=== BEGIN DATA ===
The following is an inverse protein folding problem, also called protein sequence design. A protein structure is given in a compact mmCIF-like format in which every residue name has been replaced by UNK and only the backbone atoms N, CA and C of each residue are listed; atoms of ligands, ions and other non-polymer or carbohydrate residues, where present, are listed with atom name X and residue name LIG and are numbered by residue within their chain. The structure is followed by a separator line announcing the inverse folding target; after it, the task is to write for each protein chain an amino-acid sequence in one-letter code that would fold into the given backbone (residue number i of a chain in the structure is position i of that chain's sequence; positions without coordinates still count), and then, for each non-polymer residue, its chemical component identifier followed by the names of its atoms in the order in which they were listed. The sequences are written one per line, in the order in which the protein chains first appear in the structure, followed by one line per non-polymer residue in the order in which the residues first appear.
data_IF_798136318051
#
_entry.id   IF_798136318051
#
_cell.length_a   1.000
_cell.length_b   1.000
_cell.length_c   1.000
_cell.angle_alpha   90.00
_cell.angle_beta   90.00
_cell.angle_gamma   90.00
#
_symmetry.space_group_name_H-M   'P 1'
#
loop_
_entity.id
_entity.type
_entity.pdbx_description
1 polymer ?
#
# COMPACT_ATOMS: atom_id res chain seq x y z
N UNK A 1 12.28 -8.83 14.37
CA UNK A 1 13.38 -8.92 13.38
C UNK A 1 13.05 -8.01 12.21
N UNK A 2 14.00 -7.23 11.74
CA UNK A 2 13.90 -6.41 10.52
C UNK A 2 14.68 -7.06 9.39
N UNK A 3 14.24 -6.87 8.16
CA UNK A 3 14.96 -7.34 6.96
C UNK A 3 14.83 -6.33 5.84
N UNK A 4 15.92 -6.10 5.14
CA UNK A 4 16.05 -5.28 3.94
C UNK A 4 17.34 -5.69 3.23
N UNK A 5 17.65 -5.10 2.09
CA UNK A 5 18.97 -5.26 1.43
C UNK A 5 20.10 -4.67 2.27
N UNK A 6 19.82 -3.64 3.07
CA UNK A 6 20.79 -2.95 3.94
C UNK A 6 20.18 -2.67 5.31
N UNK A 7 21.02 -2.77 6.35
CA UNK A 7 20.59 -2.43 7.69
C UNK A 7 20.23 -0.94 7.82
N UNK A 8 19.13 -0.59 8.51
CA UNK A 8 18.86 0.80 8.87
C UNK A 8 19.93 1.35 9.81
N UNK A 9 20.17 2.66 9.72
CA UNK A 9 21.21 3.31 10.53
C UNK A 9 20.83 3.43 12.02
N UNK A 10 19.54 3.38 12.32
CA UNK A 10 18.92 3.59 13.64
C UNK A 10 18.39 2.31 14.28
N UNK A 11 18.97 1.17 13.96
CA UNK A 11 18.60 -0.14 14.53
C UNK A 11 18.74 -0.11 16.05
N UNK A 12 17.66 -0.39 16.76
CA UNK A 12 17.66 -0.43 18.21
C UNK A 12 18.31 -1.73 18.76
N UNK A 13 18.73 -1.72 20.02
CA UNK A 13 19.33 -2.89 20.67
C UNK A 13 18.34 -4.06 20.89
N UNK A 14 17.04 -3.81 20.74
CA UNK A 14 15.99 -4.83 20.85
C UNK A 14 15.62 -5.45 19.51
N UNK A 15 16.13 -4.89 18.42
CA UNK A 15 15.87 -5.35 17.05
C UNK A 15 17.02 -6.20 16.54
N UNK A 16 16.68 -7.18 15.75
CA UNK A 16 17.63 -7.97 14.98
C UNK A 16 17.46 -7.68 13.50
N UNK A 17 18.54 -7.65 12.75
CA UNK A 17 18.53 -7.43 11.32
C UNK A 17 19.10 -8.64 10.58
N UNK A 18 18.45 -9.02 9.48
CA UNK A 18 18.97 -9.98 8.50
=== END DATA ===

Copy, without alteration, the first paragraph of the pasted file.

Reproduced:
The following is an inverse protein folding problem, also called protein sequence design. A protein structure is given in a compact mmCIF-like format in which every residue name has been replaced by UNK and only the backbone atoms N, CA and C of each residue are listed; atoms of ligands, ions and other non-polymer or carbohydrate residues, where present, are listed with atom name X and residue name LIG and are numbered by residue within their chain. The structure is followed by a separator line announcing the inverse folding target; after it, the task is to write for each protein chain an amino-acid sequence in one-letter code that would fold into the given backbone (residue number i of a chain in the structure is position i of that chain's sequence; positions without coordinates still count), and then, for each non-polymer residue, its chemical component identifier followed by the names of its atoms in the order in which they were listed. The sequences are written one per line, in the order in which the protein chains first appear in the structure, followed by one line per non-polymer residue in the order in which the residues first appear.